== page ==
Consider All the Options

May 25, 2010

Almost daily I receive calls and emails from owners, managers, and recruiters who are interested in learning how to build exclusive, engagement fee, and/ or retained relationships with their clients.

Often, they are confused about these options and not aware they can provide more than one option without being in conflict with their overall business objectives.

To help bring clarity, consider the following:

Recruiters basically have four options, or variations thereof, from which to choose when considering how to meet the needs of their clients.

Each of the options has certain advantages as well as disadvantages.

The key is to fully understand each option and then to discuss the appropriate options with your client. The objective is to jointly agree on the option that will produce the best results within an acceptable timeframe.


As the provider of services, you can choose one or more of the following options on which to focus. That is a business decision. However, it is possible, under the right business model, to provide any or all of these services to meet the needs of your individual clients. They do not have to be mutually exclusive.

Therefore, let’s define the nature and scope of the four basic options:

In this relationship, the client only receives a measured response from each recruiter. Because there is no mutual commitment, each Recruiter has to work the job order on a “time/resource available” basis. Each order must be balanced against all the other orders currently available to the recruiter. This type of relationship generally does not lend itself to a strong drill down approach to penetrating the talent pool. Also, because the relationship is non-exclusive, the candidates surfaced can be and will be presented to more than one client. In this relationship both the client and the recruiter must take a quantitative approach, insuring that the numbers work in their favor.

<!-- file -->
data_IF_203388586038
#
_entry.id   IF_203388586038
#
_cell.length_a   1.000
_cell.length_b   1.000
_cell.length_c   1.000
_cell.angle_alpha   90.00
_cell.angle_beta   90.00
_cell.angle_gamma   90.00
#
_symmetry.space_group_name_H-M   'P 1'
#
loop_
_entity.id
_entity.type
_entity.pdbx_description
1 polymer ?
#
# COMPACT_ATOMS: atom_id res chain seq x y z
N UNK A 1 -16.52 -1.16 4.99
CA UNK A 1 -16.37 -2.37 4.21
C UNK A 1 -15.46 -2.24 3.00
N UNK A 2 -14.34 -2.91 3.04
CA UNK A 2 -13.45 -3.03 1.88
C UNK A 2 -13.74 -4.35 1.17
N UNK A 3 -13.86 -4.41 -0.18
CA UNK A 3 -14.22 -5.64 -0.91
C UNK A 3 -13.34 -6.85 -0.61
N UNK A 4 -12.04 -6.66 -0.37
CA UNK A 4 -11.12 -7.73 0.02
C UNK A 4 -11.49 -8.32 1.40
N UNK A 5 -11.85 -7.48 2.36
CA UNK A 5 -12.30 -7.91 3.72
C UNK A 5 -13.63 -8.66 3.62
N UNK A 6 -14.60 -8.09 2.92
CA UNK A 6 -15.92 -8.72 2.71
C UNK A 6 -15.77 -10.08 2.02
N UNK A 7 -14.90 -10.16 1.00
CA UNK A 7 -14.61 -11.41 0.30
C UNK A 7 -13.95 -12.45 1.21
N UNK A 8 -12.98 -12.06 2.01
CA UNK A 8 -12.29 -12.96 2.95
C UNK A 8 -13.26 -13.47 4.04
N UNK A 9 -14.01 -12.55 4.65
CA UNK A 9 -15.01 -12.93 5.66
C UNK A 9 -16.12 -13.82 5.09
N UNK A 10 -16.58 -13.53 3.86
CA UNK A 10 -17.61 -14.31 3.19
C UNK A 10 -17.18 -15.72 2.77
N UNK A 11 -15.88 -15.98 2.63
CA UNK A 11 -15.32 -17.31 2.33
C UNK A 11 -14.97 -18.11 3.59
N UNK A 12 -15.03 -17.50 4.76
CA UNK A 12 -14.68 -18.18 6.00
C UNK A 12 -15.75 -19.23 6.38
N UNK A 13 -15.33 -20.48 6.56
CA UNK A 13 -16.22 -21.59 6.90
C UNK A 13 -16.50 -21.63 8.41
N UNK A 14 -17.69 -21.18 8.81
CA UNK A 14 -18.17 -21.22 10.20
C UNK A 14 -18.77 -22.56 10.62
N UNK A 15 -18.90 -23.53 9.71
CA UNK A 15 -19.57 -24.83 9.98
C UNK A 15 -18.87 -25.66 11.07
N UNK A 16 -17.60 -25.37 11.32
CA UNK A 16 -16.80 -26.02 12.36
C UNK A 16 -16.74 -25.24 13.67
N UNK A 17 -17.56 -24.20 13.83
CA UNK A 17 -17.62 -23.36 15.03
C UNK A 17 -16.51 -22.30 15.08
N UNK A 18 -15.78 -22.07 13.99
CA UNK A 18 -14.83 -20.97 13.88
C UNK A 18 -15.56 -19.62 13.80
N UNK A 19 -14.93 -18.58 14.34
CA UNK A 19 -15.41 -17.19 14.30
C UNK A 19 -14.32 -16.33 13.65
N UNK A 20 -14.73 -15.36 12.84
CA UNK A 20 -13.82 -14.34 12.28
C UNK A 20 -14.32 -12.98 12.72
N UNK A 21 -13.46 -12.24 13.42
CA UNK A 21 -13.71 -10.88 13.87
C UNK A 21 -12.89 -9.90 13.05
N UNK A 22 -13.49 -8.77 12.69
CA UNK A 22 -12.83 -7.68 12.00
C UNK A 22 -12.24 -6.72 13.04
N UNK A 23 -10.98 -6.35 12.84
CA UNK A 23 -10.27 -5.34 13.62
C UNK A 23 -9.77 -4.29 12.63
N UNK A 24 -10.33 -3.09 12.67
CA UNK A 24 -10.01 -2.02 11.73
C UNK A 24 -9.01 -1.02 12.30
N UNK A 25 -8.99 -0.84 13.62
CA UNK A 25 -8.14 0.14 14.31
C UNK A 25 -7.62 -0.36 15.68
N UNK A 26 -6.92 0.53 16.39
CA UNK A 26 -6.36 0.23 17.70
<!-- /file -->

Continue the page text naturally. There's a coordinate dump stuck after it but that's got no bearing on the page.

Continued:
From the client’s perspective, this may be an acceptable approach if the open position(s) is of low priority to the organization and the timing for hiring is not important. The client is basically taking a “commodity approach” to meeting their needs and will no doubt exert downward pressure on fees.

This relationship is based on a signed exclusive agreement between the Recruiter and the client. This agreement defines the exclusive nature of the relationship and ties both parties to a specific time frame. The recruiter must deliver results within a defined period of time. Penetration of the talent pool by the recruiter is much greater.

However, the client does not own the product of the search, i.e. the candidates. The recruiter is free to present these candidates to other clients.

As far as internal candidates, walk-ins, referrals, or any other candidates are concerned, they undergo the same process with the recruiter as sourced candidates.

In this manner, the client is properly positioned to compare “apples to apples.” Since all candidates are processed in the same manner, an unbiased decision can be reached without compromising the results through an alteration of the process. From the client’s perspective, this relationship is effective if they place a higher priority on the position, and if timing is important for filling the position.